Comparison of News Media

People receive news from different sources. In this note, we will compare three popular media from which people receive news:- newspapers, radio and television. These media are not equivalent and interchangeable with each other, as they have unique characteristics. Here is a brief summary:

In the Los Medios y Mercados de Latinoamérica 1996 study, we asked people (between the ages of 12 and 64 in 19 Latin American countries) which of the three sources they use regularly to obtain news. For each medium, they can respond either 'Yes' or 'No'. Overall, we find the following:

- 87% of all people watch television news regularly
- 65% of all people read newspapers for news regularly
- 41% of all people listen to radio news regularly

All of these numbers are relatively large, and, mathematically, this implies that there must be substantial overlap among the audiences to these three media. There are 2 x 2 x 2 = 8 combinations. Table 1 contains the relative frequencies:

TABLE 1. Regular Usage of Media for News Information

Read Newspapers Listen to Radio News Watch Television News % Cases
Yes Yes Yes 28%
Yes Yes No 3%
Yes No Yes 32%
Yes No No 3%
No Yes Yes 10%
No Yes No 2%
No No Yes 18%
No No No 6%

(source: Los Medios y Mercados de Latinoamérica 1996)

Only 6% of the people do not use any of these three media, and 3% + 2% + 18% = 23% of the people use only one of the three media. Everybody else is a dual or triple media user.

It gets more interesting when we attempt to characterize these different media usage patterns. In Table 2, we show the relative frequencies within different socio-economic classes.

TABLE 2. Relative Usage of Media for News Information, by Socio-Economic Class

Newspaper Radio Television Level A Level B Level C Level D
Yes Yes Yes 30% 33% 30% 22%
Yes Yes No 1% 1% 2% 4%
Yes No Yes 48% 39% 33% 22%
Yes No No 3% 2% 3% 4%
No Yes Yes 3% 6% 9% 14%
No Yes No 0% 0% 1% 4%
No No Yes 10% 16% 17% 23%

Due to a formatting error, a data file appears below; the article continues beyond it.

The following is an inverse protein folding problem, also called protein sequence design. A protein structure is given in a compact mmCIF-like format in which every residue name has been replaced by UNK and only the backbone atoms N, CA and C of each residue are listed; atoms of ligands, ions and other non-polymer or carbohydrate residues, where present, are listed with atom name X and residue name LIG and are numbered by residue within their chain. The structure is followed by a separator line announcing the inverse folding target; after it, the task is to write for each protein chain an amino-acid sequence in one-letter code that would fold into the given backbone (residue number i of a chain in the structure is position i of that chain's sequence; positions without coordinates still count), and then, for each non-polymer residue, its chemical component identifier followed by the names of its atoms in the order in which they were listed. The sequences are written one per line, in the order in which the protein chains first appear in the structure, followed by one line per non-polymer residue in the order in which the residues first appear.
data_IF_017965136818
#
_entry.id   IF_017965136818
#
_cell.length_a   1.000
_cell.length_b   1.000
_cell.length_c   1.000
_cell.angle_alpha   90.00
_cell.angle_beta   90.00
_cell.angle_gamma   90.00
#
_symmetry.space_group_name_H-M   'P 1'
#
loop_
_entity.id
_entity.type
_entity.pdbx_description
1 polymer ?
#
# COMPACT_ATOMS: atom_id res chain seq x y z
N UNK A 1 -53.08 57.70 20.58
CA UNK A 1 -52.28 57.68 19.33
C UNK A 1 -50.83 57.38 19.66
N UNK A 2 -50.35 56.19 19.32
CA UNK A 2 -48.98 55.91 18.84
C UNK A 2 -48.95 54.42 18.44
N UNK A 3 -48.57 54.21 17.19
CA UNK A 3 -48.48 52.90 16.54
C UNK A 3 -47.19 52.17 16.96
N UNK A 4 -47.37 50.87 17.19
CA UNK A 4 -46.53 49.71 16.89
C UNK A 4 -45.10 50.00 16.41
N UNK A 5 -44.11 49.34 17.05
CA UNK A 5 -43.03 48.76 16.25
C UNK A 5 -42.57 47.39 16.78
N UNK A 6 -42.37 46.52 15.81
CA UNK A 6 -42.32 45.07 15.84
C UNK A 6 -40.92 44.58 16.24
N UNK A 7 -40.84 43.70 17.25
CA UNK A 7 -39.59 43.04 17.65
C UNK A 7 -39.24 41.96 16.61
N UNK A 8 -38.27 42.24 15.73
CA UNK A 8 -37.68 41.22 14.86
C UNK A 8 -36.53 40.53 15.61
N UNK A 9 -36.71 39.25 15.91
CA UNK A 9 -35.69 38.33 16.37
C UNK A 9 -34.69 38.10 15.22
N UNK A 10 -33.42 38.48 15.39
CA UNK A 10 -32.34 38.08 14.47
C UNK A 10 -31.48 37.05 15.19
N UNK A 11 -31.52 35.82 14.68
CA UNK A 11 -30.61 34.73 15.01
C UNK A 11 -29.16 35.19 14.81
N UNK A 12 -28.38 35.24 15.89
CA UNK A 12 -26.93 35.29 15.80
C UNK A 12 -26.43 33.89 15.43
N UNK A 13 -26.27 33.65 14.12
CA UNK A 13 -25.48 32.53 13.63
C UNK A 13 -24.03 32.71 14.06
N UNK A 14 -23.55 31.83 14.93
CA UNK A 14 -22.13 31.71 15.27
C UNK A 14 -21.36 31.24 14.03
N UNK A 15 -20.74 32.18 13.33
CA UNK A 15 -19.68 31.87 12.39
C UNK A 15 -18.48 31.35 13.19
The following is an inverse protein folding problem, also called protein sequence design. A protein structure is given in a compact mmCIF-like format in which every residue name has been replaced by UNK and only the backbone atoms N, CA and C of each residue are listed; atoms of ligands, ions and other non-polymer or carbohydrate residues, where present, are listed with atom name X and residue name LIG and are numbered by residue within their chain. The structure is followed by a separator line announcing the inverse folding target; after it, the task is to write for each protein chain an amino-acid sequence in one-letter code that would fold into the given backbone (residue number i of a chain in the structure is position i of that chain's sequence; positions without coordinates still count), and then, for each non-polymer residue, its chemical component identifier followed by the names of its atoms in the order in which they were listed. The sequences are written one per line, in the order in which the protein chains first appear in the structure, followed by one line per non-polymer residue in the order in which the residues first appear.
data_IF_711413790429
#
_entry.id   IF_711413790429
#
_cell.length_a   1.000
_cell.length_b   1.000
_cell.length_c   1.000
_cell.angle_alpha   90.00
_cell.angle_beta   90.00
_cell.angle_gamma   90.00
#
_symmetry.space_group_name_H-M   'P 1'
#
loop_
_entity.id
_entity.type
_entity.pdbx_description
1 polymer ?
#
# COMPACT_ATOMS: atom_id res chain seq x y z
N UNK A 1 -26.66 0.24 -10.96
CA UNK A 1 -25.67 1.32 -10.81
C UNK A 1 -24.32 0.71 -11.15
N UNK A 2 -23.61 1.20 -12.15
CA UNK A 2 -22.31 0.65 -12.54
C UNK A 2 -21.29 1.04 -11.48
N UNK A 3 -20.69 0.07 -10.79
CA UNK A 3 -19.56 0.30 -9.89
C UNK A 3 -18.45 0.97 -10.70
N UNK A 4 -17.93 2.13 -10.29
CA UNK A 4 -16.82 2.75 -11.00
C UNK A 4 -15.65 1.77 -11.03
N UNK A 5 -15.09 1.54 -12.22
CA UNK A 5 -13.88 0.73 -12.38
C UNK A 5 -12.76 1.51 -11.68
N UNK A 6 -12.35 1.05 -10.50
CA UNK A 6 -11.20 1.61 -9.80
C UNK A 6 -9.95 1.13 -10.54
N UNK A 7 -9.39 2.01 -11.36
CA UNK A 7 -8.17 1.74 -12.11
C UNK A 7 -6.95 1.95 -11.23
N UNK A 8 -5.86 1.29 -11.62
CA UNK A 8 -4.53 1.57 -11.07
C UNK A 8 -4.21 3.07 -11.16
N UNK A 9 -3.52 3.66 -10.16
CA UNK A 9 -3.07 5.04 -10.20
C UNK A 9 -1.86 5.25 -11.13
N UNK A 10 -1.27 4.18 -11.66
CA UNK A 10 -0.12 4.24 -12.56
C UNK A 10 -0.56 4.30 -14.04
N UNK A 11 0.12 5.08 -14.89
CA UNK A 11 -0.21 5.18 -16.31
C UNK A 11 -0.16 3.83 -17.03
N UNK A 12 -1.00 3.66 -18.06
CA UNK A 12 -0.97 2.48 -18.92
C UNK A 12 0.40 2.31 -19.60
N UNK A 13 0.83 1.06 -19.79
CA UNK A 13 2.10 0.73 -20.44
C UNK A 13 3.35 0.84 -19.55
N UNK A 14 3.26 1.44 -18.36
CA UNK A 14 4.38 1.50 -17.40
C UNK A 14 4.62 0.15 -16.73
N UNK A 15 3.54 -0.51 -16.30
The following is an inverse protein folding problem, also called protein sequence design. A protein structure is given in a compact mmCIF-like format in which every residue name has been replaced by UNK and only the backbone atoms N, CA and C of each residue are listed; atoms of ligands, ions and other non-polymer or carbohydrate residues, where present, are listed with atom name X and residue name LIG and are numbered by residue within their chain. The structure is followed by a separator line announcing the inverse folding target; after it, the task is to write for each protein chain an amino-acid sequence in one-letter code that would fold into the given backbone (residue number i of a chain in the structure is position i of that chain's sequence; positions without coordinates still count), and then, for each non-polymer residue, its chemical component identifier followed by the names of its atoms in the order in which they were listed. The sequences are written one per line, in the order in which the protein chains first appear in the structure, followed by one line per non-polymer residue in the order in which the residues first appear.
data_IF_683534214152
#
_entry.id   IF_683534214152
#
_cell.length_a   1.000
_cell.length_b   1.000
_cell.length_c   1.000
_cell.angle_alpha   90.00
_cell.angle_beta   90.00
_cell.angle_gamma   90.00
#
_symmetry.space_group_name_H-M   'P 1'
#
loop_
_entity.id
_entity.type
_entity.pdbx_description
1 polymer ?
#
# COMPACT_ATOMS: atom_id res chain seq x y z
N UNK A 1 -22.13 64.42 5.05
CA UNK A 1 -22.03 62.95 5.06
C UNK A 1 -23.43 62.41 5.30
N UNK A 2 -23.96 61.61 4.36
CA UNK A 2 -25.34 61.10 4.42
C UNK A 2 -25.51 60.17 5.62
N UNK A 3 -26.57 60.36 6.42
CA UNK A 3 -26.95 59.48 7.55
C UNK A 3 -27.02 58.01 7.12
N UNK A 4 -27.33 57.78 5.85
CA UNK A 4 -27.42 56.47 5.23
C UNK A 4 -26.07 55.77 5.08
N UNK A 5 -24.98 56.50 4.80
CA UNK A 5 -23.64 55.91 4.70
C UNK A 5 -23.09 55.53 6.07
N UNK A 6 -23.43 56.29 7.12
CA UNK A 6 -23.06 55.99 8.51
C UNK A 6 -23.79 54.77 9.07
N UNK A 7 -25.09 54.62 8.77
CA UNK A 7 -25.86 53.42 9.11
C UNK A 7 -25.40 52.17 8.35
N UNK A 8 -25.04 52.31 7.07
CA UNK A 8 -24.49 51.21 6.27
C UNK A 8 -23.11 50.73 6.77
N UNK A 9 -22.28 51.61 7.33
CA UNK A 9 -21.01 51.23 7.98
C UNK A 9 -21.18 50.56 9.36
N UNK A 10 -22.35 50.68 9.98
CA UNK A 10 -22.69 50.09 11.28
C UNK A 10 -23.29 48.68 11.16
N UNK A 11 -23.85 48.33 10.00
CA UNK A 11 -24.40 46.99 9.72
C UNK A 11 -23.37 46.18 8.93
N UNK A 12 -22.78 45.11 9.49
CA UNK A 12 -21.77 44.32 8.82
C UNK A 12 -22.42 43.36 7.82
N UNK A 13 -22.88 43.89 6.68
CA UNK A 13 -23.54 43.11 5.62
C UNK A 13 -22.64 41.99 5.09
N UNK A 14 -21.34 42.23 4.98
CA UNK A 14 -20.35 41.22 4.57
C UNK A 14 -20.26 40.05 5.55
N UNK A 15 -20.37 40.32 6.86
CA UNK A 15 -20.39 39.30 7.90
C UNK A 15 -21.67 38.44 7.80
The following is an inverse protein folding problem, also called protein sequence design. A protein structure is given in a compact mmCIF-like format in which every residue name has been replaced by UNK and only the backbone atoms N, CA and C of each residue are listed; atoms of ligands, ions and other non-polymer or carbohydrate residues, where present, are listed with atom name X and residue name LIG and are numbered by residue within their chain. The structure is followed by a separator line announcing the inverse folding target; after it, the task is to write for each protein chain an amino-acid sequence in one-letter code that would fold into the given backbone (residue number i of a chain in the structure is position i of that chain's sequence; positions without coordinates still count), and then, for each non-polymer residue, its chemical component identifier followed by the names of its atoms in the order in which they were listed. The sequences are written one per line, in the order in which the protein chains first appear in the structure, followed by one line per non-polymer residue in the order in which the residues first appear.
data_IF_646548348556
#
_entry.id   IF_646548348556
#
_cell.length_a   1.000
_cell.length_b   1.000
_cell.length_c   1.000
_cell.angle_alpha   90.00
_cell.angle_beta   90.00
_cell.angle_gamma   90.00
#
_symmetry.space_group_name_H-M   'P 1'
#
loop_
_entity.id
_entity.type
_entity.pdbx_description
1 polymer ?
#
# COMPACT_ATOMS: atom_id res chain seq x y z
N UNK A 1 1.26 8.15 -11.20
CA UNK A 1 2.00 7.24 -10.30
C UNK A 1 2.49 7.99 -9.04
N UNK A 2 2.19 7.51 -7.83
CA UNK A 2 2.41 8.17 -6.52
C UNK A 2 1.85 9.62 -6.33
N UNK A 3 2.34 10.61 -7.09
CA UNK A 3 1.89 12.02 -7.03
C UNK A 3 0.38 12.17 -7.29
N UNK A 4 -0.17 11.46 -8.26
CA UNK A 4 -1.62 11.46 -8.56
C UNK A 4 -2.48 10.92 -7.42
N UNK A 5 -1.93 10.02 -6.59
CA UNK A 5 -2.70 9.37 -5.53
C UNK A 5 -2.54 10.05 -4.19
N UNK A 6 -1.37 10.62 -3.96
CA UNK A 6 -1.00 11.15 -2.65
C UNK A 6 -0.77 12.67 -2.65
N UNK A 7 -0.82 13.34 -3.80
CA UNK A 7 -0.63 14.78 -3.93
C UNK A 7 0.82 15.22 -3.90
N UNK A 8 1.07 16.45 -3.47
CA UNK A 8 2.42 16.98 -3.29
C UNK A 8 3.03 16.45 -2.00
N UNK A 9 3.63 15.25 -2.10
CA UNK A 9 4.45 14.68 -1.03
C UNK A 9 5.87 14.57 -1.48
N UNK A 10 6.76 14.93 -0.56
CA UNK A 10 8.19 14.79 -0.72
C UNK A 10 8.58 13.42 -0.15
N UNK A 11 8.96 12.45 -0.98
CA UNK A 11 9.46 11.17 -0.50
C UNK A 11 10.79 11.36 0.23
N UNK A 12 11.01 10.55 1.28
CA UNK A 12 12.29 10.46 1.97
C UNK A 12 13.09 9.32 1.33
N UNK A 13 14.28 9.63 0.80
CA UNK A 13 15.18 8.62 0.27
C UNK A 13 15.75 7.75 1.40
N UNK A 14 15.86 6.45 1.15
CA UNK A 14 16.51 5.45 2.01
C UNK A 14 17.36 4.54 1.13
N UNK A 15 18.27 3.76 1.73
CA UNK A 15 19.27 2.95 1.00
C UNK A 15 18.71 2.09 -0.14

No No No 5% 1% 6% 8%
TOTAL TOTAL TOTAL 100% 100% 100% 100%

(source: Los Medios y Mercados de Latinoamérica 1996)

Table 2 shows clearly that newspaper readership is correlated with socio-economic level. On one hand, both the Newspaper-Radio-Television users and the Newspaper-Television users show increasing penetration by socio-economic level. On the other hand, the Television-only users show decreasing penetration by socio-economic level. The ability to comprehend news in print depend on educational and literacy levels, which are strongly correlated with socio-economic level.

In Table 3, we show the relative frequencies by three age groups.

TABLE 3. Relative Usage of Media for News Information, by Age Group

Newspaper Radio Television Age 12-24 Age 25-49 Age 50-64
Yes Yes Yes 19% 33% 36%
Yes Yes No 2% 3% 1%
Yes No Yes 37% 29% 25%
Yes No No 5% 2% 2%
No Yes Yes 5% 12% 15%
No Yes No 2% 2% 3%
No No Yes 20% 17% 14%
No No No 9% 3% 4%
TOTAL TOTAL TOTAL 100% 100% 100%

(source: Los Medios y Mercados de Latinoamérica 1996)

Among the young (12-24) people, we are more likely to find dual Newspaper-Television users than any other combination. But within the older people (25-49 and 50-64), we are more likely to find people who use all three media than any other combination. This does not mean that young people are not radio listeners. When they are in a situation when only radio is available or appropriate, they may find music (as opposed to news) to be more attractive.

This paper was originally published on the World Wide Web. Clearly, a natural question might be, "How does the Internet as a new medium compare with these traditional media?" Given the existing low level of the Internet in Latin America, it is impossible to properly address this question, since issues of preference and usage are confounded with availability and affordability. Theoretically, we can say that the Internet incorporates characteristics from ALL of the traditional media, such as sight (in the form of pictures and videos, both in real time and on demand), sound (real-time delivery as well as interactive playbacks), and online versions of newspapers and magazines. In addition, it also has some rather unique characteristics, such as possiblity of hyper-linking to a plethora of related sites, thus permitting and encouraging creative exploration, the de-centralization (as opposed to concentration) of information to encourage democratic progress, and so on.

(posted by Roland Soong, June 7, 1997)

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